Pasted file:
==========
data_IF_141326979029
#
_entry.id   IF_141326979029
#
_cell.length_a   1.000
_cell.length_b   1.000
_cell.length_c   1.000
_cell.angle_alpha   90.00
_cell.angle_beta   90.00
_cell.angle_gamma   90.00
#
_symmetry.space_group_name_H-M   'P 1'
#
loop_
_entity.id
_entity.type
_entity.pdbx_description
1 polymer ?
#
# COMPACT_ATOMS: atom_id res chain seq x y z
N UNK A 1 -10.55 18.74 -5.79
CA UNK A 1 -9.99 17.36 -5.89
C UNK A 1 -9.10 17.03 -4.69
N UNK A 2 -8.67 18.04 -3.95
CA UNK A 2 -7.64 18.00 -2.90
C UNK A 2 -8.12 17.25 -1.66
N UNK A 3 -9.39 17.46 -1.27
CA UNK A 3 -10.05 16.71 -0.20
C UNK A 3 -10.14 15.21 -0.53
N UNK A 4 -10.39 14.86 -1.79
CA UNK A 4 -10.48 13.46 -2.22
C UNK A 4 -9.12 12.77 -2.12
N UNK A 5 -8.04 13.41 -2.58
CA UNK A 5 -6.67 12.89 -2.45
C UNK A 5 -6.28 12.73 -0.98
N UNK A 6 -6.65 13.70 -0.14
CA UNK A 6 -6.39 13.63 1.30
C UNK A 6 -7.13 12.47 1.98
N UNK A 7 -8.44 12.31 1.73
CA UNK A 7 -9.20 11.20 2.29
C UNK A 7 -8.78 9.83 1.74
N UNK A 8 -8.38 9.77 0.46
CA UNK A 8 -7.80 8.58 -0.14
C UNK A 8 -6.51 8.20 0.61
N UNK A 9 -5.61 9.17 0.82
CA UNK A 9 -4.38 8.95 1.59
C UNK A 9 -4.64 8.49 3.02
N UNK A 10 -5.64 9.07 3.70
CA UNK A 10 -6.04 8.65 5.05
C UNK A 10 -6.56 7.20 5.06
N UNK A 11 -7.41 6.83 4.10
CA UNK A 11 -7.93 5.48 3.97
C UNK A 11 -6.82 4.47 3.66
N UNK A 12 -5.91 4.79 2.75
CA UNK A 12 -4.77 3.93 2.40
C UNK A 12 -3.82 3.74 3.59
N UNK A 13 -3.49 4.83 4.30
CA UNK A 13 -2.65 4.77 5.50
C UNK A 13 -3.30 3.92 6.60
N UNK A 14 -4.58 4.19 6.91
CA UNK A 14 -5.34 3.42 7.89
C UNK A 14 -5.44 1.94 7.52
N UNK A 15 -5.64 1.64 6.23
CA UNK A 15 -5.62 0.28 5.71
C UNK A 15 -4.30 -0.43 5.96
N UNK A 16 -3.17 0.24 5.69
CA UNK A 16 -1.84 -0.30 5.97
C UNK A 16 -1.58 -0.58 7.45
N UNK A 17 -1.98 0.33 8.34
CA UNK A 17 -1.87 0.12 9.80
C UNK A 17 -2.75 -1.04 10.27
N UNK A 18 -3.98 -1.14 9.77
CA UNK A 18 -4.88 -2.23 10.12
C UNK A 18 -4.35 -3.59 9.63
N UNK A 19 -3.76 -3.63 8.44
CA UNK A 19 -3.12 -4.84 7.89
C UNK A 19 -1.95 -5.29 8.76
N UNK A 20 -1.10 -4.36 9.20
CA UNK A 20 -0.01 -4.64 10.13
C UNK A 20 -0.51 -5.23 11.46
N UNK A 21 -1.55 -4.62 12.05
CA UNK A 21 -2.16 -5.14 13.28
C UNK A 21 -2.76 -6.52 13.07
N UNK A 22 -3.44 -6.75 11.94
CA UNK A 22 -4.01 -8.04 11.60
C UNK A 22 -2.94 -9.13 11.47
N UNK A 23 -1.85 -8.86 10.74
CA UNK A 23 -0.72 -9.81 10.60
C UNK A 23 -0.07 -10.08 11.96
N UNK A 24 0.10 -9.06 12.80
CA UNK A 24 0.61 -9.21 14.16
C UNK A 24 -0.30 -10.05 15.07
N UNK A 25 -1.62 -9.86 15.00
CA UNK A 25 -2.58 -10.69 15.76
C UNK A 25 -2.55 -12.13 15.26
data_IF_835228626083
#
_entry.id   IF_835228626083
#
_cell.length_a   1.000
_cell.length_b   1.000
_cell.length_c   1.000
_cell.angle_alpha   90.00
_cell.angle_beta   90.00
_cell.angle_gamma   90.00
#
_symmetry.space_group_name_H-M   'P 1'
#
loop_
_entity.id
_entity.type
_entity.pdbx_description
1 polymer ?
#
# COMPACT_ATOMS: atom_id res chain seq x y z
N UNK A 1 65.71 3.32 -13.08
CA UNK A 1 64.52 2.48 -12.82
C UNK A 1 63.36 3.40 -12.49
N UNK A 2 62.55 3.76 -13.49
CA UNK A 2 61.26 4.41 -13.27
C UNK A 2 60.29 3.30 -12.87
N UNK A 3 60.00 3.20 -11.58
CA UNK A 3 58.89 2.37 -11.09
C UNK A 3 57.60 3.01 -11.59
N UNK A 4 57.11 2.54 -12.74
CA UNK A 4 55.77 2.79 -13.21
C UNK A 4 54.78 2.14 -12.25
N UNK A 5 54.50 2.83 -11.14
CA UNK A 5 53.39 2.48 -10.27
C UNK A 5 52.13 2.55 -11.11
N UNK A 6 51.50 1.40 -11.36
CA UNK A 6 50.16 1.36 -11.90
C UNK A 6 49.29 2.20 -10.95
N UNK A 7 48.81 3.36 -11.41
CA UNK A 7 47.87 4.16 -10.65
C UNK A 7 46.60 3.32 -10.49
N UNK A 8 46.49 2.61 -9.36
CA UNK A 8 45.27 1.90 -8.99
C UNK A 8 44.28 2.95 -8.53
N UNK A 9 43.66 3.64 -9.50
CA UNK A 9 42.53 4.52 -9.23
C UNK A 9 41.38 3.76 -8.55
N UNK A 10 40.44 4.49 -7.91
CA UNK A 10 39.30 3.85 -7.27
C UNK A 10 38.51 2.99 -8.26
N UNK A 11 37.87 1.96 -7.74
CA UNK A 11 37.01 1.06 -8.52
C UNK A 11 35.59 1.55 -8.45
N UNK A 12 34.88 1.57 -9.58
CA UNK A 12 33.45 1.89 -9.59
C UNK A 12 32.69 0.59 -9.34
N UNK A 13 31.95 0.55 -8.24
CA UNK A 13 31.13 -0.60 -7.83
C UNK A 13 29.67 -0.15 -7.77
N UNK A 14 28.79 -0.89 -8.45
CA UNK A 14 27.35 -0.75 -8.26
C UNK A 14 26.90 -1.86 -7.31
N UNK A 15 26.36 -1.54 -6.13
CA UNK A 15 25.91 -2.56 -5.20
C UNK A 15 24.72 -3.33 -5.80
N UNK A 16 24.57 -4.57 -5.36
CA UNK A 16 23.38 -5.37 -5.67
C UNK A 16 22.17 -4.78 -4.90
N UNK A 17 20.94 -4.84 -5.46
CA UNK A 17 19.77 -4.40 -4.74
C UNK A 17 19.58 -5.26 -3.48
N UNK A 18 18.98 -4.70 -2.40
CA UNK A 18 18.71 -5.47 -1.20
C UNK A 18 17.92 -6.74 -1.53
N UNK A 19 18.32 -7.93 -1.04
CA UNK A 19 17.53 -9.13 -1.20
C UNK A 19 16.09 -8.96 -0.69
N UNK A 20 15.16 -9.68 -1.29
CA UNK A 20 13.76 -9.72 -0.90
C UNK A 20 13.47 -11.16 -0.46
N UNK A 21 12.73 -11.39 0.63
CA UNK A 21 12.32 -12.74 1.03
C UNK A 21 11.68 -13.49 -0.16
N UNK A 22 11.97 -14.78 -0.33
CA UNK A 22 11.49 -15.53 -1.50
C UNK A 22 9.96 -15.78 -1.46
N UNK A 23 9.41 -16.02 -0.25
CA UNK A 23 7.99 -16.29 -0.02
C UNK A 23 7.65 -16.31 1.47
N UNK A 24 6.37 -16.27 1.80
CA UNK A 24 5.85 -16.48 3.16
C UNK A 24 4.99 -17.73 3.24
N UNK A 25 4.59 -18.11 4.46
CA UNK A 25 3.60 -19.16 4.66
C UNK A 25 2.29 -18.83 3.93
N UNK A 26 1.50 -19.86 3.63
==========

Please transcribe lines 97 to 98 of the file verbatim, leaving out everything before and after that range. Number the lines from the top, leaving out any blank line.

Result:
#
_entry.id   IF_835228626083